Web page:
Academic journal article German Quarterly

Truth to Tell: German Women's Autobiographies and Turn-of-the-Century Culture

Academic journal article German Quarterly

Truth to Tell: German Women's Autobiographies and Turn-of-the-Century Culture

Article excerpt

Gerstenberger, Katherine. Truth to Tell: German Women's Autobiographies and Turn-of-the-Century Culture. Ann Arbor: U of Michigan P, 2000. 208 pp. $52.30 hardcover.

Truth to Tell examines the cultural and social situation in turn-of-the-century Germany and Austria through the prism of four autobiographies penned by diverse women authors: the writer and scholar of Judaism Nahida Ruth Lazarus, the colonial woman Margarethe von Eckenbrecher, the Austrian socialist and feminist Adelheid Popp, and the fiction writer Wanda von Sacher-Masoch. Katharina Gerstenberger draws upon a broad range of critical theories and offers close textual analyses that are attentive to the historical and social conditions from which these texts emerged. This approach results in an engaging and highly informative study that makes an important contribution to turn-of-the-century studies and to the analysis of discourses on gender and sexuality around 1900 (cf. Felski, 1995; Showalter, 1990; Dijkstra, 1986; Wagner, 1982).

Gerstenberger contextualizes her readings of these women's life stories by exploring the status and role of autobiographies around 1900. The popularity of the autobiographical genre was closely linked to the social and political shifts of modernity that brought into question not only stable gender oppositions but also delineations between high and popular culture, the individual and the masses, etc. In public responses to the upsurge of popular autobiographies around 1900, these texts were alternately appropriated for various political or social agendas or dismissed as threatening German high culture. Quoting the historian Joan Scott, Gerstenberger sees the special significance of these autobiographies in the insights they produce in "processes of identity production" at a time when questions of gender roles and sexuality were intimately related to issues of race, class, and the nation (4).

The introduction to Truth to Tell lays out the historical, social and genre-related parameters of this study. The four main chapters that follow are each devoted to one of the women's autobiographies. The brief conclusion highlights the interconnectedness of these seemingly very different texts. Blending conservatism and progressiveness, each in her own way, these women responded to the ills and the opportunities of modernity while creating spaces and claiming voices within a fast-changing society. The book would have been even stronger had Gerstenberger devoted more room to exploring the relationship between these four life stories. A comprehensive bibliography and a detailed index add to the user-friendliness of this study.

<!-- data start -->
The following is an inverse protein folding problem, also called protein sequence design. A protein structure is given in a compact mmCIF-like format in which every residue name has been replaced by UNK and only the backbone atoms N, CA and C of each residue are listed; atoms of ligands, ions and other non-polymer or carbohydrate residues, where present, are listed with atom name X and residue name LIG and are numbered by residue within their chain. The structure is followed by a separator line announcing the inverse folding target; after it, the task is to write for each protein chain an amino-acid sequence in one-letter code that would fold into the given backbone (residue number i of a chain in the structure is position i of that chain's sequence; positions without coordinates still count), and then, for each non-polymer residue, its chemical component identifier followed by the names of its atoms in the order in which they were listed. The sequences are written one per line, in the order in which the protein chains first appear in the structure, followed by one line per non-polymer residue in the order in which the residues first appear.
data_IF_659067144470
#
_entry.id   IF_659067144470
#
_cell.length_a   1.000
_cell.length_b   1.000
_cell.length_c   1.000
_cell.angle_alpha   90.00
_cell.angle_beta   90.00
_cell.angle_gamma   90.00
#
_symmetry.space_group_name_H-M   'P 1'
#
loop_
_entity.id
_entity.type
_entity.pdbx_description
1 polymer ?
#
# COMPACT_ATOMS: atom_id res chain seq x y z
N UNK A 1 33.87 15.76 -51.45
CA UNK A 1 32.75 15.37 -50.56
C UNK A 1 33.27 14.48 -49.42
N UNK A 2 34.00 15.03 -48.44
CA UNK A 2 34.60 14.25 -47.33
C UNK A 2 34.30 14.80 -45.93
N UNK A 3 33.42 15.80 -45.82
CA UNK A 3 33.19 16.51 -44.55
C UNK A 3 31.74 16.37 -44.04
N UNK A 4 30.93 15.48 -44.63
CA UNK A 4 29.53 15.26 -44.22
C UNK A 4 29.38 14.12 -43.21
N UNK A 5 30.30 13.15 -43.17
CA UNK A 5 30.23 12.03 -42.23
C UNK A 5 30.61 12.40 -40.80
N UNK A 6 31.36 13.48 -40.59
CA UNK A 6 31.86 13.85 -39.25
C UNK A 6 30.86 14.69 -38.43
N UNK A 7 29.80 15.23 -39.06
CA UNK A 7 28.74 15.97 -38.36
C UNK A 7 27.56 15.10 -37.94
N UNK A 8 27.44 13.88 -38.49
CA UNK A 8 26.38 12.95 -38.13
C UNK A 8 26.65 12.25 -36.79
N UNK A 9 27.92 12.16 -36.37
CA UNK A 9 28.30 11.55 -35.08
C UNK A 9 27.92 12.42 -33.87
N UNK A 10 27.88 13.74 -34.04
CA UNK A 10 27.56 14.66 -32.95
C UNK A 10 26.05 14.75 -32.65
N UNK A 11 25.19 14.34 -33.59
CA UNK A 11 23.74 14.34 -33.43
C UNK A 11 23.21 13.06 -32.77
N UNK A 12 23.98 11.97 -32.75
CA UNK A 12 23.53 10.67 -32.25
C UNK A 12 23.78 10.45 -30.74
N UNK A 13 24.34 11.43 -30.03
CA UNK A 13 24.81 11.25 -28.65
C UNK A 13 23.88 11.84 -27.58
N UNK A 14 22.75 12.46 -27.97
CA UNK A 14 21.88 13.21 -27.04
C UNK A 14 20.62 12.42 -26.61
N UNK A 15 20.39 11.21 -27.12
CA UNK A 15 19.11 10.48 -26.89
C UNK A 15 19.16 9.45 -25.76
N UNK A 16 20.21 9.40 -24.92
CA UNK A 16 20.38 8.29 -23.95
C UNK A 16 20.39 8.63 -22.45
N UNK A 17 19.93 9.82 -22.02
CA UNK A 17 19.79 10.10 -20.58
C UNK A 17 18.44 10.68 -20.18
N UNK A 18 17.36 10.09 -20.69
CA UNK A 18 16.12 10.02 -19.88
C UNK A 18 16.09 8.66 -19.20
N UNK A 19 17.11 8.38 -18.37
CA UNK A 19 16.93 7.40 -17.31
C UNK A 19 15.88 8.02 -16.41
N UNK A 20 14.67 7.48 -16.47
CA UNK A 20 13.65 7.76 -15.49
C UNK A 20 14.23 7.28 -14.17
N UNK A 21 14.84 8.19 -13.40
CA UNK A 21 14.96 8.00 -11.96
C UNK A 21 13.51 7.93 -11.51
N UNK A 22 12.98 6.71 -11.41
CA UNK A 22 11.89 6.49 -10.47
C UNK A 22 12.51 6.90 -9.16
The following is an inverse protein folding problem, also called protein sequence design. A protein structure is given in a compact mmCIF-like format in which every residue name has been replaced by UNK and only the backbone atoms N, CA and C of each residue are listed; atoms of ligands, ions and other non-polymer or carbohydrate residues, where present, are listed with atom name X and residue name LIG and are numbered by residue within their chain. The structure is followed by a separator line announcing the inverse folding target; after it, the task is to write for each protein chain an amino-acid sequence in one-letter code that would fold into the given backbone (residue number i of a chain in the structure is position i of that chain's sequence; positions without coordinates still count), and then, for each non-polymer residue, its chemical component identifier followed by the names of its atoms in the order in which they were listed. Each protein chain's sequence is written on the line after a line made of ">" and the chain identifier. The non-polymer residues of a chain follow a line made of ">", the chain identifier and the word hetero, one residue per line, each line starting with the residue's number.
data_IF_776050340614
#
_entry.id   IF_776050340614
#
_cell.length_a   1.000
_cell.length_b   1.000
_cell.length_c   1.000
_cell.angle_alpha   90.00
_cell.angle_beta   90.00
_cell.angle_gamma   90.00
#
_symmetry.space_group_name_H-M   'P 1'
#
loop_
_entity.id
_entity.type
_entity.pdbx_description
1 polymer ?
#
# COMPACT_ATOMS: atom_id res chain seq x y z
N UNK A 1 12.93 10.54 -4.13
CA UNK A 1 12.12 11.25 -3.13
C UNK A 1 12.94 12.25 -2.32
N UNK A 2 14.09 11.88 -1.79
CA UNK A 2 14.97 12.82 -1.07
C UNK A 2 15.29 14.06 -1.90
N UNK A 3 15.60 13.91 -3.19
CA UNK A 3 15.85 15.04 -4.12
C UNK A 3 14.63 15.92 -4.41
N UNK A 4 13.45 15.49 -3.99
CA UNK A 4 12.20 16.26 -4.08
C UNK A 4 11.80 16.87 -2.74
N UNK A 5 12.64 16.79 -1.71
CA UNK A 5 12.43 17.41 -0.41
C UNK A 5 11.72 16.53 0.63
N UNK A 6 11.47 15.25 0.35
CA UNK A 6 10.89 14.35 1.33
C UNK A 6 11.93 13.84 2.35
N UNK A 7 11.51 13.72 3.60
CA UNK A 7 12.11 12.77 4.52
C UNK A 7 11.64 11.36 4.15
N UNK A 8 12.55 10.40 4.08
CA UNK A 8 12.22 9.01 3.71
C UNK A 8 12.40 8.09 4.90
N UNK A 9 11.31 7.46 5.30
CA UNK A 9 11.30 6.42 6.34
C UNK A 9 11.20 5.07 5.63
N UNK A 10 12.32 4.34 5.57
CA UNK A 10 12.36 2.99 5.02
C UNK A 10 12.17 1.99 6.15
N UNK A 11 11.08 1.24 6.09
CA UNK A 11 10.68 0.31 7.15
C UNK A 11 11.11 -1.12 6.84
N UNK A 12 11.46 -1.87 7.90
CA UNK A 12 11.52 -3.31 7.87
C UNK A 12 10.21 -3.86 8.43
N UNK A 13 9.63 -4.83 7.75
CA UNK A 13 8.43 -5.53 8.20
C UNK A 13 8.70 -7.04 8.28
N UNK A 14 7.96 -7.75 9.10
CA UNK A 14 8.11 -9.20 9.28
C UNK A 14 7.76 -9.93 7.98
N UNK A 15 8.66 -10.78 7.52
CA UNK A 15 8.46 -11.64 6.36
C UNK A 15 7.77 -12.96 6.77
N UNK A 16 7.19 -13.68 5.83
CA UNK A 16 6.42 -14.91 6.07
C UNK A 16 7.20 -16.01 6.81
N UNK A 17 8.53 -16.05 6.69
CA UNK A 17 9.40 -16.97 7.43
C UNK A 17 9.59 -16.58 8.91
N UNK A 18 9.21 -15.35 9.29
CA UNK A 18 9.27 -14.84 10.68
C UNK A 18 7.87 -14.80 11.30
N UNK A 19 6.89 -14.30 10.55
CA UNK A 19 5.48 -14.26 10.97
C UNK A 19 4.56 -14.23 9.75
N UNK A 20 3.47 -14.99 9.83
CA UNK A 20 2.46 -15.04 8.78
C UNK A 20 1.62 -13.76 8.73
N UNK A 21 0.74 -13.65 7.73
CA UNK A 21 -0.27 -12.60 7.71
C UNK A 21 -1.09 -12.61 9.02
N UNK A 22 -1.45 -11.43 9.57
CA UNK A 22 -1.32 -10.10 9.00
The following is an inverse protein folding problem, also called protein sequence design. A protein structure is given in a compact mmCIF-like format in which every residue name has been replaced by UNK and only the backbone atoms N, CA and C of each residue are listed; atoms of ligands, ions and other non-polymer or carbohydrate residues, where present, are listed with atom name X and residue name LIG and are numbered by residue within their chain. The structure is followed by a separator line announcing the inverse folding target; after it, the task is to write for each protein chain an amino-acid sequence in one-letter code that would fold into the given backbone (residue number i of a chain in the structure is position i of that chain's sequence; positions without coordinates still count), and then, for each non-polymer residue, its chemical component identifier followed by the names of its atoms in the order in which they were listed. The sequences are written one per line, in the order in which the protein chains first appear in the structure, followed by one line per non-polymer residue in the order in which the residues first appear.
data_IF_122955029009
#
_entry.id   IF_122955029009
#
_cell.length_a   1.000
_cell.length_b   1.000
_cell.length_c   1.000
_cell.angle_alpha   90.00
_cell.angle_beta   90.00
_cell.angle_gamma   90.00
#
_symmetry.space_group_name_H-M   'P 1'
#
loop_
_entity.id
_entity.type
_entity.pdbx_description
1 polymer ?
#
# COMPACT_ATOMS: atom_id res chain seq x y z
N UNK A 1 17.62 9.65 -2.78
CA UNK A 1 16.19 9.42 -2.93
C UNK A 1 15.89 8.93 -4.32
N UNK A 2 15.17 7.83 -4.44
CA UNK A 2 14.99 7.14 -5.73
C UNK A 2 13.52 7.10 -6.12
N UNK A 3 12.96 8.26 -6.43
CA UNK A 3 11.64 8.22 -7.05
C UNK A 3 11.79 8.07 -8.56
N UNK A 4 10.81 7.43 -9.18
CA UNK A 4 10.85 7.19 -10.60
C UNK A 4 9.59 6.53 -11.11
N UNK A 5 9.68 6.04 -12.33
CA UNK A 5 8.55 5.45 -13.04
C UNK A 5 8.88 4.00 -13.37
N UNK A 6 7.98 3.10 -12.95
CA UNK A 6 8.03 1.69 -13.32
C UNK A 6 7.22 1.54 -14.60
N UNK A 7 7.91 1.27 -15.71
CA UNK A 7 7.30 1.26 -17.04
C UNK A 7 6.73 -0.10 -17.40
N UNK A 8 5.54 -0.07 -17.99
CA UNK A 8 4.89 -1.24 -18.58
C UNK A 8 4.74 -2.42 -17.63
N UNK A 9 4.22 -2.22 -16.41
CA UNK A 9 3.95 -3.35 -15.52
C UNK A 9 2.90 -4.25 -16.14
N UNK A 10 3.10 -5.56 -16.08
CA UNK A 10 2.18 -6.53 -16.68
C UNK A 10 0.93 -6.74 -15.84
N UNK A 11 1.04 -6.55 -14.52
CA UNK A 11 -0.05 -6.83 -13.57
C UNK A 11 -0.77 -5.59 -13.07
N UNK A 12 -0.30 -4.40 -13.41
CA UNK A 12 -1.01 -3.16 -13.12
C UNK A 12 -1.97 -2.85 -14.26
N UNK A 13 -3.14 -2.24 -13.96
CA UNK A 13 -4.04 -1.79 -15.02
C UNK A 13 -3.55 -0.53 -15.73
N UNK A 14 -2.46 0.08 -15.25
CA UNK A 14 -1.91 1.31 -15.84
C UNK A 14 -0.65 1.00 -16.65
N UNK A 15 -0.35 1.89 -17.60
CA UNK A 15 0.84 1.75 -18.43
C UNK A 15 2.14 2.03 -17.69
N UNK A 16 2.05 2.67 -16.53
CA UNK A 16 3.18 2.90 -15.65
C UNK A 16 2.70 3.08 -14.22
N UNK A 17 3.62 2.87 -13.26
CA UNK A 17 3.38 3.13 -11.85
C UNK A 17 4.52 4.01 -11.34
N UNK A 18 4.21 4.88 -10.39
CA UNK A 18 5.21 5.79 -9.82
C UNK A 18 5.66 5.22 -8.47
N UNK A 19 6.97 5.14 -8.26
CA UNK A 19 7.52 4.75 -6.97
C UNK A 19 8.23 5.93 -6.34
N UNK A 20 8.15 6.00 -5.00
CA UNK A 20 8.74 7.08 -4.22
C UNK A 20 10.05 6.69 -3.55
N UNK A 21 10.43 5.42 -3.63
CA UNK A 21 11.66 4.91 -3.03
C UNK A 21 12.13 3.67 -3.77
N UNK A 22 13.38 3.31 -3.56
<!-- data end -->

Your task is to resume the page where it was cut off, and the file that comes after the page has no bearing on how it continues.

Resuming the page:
Chapter one contrasts Nahida Lazarus's discontinuous life story with the model autobiography, i.e., the continuous and meaningful life story of a male individual. Aspects of Lazarus's life are represented not only in her autobiography but also in her study The Jewish Woman and in her intellectual biography of her Jewish husband. Gerstenberger explores the ways in which the Protestant-born Lazarus's intellectual and personal preoccupation with Judaism allowed her to negotiate two contravening tendencies: on the one hand, her critique of the effects of modernity, e.g., the dissolution of the traditional family, which she considered to be less pronounced among Jews, and, on the other hand, her critique of patriarchy, which she saw as intricately linked with the dominant Christian society. Gerstenberger provides a careful analysis of Lazarus's idealized image of the Jewish woman as a "bulwark" against the ills of modern society-an idealization representing the (potentially problematic) flipside of the growing anti-Semitism that projected precisely the flaws of modernity on the Jews (56).

Chapter two provides a brief introduction to the role of white women in German colonialism in Africa and looks at the colonial memoir of Margarethe von Eckenbrecher as one example of how women's changing gender roles around 1900 played out in this particular genre. …

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